The first known yurt was seen engraved on a bronze bowl that was found in Zagros Mountains of southern Iran, dating back to 600 B.C., but the felt tent probably did not arrive in Mongolia for another thousand years. When the yurt did arrive, however, it quickly came into widespread use because of its ability to act in concert with the nomadic lifestyle of the Mongols. Most of the Mongol people were herders and moved constantly from southern regions in the winter months to the northern steppes in summer as well as moving periodically to fresh pastures. The yurts size and the felt walls made them relatively cool in the summers and warm in the winters allowing the Mongols to live in the same dwelling year-round. Disassembling the yurts only took about an hour, as did putting them back up in a new location. This is why there are still some doubts today about the assumption that the yurts have ever been really put on carts pulled by oxen for transporting them from camp to camp, without disassembling them, or if these carts are just a legend. Some travelers, like Marco Polo, did mention them in their writings: â€śThey [the Mongols] have circular houses made of wood and covered with felt, which they carry about with them on four wheeled wagons wherever they go. For the framework of rods is so neatly constructed that it is light to carry.â€ť (Polo, 97) Yurts could be heated with cow pies, found in abundance with the traveling herds, so no timber was needed. The felt for the covering was made from wool that was taken from sheep also present in most Mongolâ€™s herds. The wooden frame was handed down from one generation to the next and seldom had to be replaced.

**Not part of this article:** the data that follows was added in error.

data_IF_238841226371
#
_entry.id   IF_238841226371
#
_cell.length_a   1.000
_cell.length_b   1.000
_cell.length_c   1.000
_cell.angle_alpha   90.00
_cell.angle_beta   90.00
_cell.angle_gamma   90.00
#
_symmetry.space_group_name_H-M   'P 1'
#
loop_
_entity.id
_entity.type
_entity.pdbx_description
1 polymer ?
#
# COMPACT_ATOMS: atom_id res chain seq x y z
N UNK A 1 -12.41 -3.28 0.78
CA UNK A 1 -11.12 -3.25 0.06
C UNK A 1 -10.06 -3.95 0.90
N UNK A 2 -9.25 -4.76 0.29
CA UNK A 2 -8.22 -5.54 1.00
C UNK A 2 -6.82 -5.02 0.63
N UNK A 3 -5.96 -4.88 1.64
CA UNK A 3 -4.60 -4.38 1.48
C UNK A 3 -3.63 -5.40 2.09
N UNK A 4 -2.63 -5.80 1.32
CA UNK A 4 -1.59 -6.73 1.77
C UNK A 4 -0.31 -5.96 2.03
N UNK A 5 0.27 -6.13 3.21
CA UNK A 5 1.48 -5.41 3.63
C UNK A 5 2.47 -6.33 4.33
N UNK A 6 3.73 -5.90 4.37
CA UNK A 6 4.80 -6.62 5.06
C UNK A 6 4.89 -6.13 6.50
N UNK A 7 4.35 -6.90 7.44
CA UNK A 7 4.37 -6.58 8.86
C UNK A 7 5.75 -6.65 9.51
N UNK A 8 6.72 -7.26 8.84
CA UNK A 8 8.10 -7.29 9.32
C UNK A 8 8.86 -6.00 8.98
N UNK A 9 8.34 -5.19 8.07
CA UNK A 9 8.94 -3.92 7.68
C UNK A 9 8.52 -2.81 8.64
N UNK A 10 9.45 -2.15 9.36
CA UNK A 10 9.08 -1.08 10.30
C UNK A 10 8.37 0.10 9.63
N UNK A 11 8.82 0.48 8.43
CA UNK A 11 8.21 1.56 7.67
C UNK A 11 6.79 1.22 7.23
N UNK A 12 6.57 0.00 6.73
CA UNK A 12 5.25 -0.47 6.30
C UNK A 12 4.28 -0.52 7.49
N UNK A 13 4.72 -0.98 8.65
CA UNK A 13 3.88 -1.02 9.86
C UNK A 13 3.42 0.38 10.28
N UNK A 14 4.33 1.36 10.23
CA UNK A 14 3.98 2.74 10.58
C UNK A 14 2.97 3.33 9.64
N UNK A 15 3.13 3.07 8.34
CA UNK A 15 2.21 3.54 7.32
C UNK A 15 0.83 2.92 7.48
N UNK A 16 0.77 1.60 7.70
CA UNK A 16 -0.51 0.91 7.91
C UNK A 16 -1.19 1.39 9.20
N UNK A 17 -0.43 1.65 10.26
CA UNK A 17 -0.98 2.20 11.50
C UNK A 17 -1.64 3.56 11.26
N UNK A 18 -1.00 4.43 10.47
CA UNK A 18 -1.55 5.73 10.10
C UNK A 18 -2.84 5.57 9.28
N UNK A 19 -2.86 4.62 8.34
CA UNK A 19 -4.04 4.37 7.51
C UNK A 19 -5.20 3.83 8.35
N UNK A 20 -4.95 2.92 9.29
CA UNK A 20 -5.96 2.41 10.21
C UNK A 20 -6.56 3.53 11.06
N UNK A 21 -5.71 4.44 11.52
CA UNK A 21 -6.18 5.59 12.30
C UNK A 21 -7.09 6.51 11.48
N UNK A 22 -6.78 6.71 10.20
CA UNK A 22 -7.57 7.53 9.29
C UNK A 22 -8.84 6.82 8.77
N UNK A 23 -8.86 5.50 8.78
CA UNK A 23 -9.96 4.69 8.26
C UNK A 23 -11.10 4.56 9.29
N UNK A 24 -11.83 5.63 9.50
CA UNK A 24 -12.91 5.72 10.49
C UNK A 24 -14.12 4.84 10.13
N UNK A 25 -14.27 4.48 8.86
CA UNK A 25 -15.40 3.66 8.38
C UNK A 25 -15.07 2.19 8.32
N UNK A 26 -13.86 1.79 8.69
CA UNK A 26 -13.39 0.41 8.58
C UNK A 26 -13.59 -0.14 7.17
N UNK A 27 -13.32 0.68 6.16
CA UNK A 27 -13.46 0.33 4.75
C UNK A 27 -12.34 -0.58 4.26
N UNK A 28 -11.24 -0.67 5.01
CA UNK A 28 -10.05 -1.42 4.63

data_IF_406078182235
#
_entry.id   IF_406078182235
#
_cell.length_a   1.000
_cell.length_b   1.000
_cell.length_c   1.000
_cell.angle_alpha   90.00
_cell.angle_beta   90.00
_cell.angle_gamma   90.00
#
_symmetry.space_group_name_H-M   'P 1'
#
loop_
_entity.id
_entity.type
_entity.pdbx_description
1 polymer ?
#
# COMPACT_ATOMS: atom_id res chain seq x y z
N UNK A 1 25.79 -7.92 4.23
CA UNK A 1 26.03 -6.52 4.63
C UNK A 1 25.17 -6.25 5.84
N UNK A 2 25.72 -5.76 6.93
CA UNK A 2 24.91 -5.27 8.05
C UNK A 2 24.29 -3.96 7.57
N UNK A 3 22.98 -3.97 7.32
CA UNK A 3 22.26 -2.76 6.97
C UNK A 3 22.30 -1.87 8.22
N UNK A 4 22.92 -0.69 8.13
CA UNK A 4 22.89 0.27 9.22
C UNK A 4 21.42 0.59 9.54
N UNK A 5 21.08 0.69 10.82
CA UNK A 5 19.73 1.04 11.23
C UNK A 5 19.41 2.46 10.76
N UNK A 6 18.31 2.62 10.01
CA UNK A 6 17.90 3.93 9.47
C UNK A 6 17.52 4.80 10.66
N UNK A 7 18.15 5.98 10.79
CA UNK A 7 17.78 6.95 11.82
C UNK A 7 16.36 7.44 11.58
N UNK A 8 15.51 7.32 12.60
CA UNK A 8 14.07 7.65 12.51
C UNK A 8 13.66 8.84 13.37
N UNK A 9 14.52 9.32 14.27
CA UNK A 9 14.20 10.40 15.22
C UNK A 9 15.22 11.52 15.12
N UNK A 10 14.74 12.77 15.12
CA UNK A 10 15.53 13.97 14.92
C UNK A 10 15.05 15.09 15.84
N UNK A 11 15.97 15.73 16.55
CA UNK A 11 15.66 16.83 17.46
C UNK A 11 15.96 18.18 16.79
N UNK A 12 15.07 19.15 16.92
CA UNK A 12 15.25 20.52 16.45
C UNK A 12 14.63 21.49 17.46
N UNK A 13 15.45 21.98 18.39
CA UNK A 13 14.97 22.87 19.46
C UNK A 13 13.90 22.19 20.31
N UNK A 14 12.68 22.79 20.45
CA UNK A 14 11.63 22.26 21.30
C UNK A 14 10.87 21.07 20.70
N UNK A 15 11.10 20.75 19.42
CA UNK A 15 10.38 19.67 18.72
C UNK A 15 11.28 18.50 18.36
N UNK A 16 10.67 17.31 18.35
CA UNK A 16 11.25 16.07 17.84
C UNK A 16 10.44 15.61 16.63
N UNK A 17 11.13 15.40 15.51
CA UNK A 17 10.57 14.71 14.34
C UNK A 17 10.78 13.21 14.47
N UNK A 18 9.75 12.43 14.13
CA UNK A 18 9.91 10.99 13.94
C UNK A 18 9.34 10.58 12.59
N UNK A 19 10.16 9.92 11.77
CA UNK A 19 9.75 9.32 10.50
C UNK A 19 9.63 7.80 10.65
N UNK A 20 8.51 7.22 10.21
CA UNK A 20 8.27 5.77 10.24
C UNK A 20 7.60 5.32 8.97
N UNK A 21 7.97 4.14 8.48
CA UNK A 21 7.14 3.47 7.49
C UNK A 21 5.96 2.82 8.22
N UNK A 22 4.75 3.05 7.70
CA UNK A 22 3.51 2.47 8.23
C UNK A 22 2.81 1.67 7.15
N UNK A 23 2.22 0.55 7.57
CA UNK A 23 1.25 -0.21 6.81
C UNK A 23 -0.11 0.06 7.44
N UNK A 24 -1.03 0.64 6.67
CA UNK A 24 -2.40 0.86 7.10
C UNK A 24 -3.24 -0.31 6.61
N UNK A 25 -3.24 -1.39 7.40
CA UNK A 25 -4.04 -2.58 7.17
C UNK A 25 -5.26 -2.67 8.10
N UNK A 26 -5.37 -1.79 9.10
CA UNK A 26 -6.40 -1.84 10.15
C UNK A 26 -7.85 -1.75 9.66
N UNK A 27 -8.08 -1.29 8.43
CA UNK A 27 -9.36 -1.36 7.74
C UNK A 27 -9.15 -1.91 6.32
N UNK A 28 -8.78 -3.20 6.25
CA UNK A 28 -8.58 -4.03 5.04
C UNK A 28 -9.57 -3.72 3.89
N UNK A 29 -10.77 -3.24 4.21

Today, yurts follow the same basic design though they are usually covered in canvas, use an iron stove and stovepipe, and use a collapsible lattice work frame for the walls. They are still used in parts of rural China, central Mongolia, and by the Kyrgyz of Kyrgyzstan.
- ^ Charles Bawden. Mongolian-English Dictionary
- ^ Allsen, Thomas T. Culture and Conquest in Mongol Eurasia. Cambridge: Cambridge UP, 2001. 128-129